Meet Meltdown and Spectre, the reason why the general public is being urged to update their Windows and Mac Computers. What’s the rush? Almost every phone and computer manufactured within the last 20 years contains fundamental security flaws affecting central processing units (CPUs), the silicon chips critical for running each device. If exploited, these flaws could open the floodgates, allowing attackers to access sensitive data including passwords. What makes the situation more challenging is that the patches created to mitigate the issues can negatively affect a PC’s performance. Opengear devices are inherently less vulnerable than other units and haven’t been impacted by Meltdown and Spectre – we’ll dig into that later, but in the meantime, let’s first understand more about these flaws.
Meltdown and Spectre are a set of security vulnerabilities that affect CPUs and have remained undetected, until now. Researchers at Google, Cyberus Technology and Graz University of Technology discovered that these flaws invade places in the modern architectures where data passes through in a raw and unencrypted form. Usually, this data has powerful protections to prevent it from being interfered with or observed by other applications and processes, however Meltdown and Spectre circumvent these protections.
Meltdown (CVE-2017-5754) melts security barriers that are usually enforced by hardware. It affects the communication between an operating system (OS) and application, breaking the mechanism that keeps applications from accessing arbitrary systems memory. Attackers can use Meltdown to access personal information stored by the OS. It affects every Intel processor made since the early 1990’s. Yes, Meltdown is easier to fix than Spectre and can mainly be addressed by updating operating systems, however it can do a lot of damage if not properly patched.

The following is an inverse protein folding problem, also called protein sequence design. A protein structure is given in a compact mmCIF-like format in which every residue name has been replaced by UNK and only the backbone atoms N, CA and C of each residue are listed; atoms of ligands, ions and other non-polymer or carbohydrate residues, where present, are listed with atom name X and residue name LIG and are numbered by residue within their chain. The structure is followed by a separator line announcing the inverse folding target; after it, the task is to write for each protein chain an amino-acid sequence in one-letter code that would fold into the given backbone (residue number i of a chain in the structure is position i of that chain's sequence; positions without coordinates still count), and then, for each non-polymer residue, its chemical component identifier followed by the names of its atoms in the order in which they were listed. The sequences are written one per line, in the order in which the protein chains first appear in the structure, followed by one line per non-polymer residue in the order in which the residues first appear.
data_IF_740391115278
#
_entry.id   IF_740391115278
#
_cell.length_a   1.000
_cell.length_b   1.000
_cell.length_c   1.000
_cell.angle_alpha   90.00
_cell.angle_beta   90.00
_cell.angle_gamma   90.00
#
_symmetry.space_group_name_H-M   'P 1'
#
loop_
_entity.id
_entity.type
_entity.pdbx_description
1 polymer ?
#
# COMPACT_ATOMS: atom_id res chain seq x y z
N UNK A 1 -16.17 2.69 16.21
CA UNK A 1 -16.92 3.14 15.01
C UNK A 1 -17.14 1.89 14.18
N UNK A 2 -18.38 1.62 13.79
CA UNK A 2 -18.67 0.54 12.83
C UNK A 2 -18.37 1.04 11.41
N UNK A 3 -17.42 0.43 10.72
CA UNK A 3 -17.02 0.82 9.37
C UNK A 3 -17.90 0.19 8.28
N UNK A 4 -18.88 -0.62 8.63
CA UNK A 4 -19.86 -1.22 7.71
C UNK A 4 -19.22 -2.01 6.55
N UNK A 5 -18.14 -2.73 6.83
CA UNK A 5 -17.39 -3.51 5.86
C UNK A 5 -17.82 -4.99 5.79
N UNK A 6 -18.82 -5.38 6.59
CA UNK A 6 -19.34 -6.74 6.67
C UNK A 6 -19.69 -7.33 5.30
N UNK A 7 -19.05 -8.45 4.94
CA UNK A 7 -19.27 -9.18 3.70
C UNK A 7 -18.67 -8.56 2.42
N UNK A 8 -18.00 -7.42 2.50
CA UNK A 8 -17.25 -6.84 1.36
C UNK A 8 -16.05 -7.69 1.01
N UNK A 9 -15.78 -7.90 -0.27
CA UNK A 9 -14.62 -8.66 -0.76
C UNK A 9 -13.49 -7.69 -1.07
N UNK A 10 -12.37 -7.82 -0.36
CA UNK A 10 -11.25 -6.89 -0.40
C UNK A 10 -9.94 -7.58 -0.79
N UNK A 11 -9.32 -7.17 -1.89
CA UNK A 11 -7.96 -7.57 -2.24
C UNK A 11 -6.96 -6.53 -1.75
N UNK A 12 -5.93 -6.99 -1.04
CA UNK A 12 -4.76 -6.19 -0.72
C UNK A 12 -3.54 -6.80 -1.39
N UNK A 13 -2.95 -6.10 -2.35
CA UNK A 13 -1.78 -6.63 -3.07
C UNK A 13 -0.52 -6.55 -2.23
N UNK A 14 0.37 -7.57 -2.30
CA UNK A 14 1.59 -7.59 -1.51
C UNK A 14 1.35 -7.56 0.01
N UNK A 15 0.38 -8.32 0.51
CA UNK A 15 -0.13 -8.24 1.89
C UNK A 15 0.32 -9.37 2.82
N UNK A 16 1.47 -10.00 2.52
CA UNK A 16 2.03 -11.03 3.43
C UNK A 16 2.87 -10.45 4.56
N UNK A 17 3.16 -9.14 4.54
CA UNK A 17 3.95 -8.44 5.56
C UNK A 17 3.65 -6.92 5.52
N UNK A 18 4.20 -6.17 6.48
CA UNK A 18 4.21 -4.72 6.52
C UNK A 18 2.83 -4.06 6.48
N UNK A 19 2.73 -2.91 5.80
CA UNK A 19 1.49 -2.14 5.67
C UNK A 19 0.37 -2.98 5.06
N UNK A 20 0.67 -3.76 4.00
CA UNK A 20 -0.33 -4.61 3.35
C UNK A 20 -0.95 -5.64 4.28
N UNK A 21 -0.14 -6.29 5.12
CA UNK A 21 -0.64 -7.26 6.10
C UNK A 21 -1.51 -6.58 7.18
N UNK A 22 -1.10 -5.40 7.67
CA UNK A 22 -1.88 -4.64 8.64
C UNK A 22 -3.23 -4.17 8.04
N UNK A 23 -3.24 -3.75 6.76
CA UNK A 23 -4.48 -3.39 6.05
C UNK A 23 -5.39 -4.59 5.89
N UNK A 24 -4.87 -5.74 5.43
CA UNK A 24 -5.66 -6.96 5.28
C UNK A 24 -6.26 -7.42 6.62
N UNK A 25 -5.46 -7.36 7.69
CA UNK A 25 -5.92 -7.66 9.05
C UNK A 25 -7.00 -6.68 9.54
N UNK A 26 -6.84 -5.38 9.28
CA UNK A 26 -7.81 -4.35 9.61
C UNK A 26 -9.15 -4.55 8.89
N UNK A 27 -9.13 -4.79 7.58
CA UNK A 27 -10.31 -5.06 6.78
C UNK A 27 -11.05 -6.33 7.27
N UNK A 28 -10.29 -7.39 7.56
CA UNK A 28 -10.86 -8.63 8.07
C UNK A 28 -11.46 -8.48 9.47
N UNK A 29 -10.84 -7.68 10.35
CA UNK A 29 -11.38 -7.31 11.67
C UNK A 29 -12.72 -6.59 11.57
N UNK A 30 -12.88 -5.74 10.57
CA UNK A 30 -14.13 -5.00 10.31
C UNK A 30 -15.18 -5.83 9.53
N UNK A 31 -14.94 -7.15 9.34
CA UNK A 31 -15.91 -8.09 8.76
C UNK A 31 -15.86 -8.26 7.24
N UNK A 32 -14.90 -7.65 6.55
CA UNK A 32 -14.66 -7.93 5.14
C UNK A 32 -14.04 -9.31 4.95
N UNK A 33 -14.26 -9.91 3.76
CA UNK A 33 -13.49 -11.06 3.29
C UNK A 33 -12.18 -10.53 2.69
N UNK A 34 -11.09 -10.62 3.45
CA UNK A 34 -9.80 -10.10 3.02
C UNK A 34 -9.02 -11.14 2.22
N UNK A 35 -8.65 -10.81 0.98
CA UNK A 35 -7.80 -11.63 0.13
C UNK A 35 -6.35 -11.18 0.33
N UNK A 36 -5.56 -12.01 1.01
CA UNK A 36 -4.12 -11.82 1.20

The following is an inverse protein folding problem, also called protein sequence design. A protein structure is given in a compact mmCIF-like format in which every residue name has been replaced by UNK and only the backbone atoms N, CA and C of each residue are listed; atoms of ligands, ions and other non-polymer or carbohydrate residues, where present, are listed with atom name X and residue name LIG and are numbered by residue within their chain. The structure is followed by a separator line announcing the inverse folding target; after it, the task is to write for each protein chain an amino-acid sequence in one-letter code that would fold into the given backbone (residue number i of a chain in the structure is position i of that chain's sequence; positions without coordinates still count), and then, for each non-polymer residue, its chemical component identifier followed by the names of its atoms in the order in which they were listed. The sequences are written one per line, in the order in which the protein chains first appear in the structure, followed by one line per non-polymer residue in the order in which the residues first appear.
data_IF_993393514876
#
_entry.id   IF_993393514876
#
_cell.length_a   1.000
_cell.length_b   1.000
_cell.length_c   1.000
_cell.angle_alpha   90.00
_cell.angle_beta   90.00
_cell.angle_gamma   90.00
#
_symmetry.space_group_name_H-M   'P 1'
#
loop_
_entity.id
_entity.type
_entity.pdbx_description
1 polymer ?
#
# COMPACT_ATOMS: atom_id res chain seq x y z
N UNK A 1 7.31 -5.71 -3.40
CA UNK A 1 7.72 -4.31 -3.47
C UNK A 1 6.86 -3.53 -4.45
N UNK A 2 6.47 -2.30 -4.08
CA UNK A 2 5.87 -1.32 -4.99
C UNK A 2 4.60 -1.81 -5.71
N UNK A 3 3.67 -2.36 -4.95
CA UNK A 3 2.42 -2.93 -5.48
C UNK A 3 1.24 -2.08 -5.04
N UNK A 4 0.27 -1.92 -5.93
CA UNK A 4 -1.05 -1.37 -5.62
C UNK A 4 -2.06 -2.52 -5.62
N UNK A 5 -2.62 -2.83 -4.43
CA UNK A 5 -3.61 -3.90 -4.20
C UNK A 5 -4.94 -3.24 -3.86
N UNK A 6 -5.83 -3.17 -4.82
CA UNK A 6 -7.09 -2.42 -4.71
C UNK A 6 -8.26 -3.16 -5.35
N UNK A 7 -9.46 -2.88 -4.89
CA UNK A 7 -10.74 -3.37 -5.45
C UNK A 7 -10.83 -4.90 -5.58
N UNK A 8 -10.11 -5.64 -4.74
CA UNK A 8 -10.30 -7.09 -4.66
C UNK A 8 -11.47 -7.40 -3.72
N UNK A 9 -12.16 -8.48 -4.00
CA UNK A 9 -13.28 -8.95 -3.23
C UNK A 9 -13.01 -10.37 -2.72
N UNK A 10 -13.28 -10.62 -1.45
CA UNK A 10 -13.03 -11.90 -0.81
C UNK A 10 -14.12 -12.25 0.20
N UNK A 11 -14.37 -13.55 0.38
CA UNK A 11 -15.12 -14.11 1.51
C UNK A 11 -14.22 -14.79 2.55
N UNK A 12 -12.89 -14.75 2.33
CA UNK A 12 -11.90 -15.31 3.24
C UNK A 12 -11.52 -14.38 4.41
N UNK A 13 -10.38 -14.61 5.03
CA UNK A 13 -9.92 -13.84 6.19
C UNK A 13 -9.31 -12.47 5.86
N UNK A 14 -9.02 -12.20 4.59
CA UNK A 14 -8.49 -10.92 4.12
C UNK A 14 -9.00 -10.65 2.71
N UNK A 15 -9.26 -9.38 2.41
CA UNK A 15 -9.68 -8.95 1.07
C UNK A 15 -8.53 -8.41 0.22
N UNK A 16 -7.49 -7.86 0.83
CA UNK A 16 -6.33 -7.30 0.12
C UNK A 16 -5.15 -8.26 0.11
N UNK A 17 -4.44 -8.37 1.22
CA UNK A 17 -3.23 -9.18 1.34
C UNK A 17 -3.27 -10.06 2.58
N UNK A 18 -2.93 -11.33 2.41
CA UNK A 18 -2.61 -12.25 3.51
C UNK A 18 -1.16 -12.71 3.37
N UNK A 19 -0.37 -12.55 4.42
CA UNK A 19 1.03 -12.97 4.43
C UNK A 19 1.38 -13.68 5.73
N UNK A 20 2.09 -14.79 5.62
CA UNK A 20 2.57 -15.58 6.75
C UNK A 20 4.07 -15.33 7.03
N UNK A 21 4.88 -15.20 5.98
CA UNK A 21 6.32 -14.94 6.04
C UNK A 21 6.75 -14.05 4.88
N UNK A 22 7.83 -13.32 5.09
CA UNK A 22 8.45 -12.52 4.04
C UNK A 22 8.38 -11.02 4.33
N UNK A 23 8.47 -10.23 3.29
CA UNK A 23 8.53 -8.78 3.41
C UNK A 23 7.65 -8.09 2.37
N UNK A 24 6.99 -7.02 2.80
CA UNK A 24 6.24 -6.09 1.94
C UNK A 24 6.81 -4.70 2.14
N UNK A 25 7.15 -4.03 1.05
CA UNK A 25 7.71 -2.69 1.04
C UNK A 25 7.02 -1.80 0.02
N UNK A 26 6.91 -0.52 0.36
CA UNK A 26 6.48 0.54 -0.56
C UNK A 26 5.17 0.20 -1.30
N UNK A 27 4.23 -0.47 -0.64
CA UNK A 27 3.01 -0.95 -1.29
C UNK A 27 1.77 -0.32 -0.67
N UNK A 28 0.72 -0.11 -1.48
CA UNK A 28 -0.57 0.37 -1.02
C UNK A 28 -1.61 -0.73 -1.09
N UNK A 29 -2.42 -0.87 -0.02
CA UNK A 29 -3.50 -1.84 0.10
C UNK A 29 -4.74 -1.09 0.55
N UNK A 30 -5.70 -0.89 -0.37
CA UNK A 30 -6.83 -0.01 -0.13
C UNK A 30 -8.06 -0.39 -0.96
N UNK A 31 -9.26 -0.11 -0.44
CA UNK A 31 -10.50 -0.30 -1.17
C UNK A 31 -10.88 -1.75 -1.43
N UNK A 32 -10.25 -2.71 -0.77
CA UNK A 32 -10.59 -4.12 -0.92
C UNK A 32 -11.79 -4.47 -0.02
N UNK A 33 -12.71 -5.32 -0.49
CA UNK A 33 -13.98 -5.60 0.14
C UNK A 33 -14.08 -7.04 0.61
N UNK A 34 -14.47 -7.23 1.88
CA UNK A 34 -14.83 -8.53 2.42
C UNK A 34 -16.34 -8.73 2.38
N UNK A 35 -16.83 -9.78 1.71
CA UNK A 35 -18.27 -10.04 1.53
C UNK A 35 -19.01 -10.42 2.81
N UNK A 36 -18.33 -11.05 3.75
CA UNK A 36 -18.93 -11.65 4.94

Spectre (CVE-2017-5753, CVE-2017-5715) is more challenging to stop than Meltdown. There are two variations of Spectre and both have the ability to allow attackers to extract information running from other applications and affects processes made by Intel, AMD and ARM. These flaws are related to speculative execution, the optimization technique used by microprocessors to improve performance. These vulnerabilities give malicious programs the ability to exploit and steal sensitive data that was generated by another application.
What should system and device owners do about Meltdown and Spectre? You should be relieved to know that the entire computer industry is scrambling to patch in protections. These attacks are the most threatening to shared hosting environments where multiple servers are capable of executing code on a system. As a result, cloud service providers have begun deploying attack mitigation efforts to their services.
You can keep your data safe by making specific updates to your CPU’s firmware, web browsers and operating systems. However, to completely mitigate these vulnerabilities, it is necessary to patch the OS to include recent fixes in the kernel and update the processors firmware.
Opengear products are based on several different CPU architectures, none of which have been impacted by these vulnerabilities. By default, our engineering team has designed our devices to not run on untrusted code and as a preventative measure, our users are able to disable shell accounts for non-administrator users.
All Opengear product families have not been affected, learn more about each device: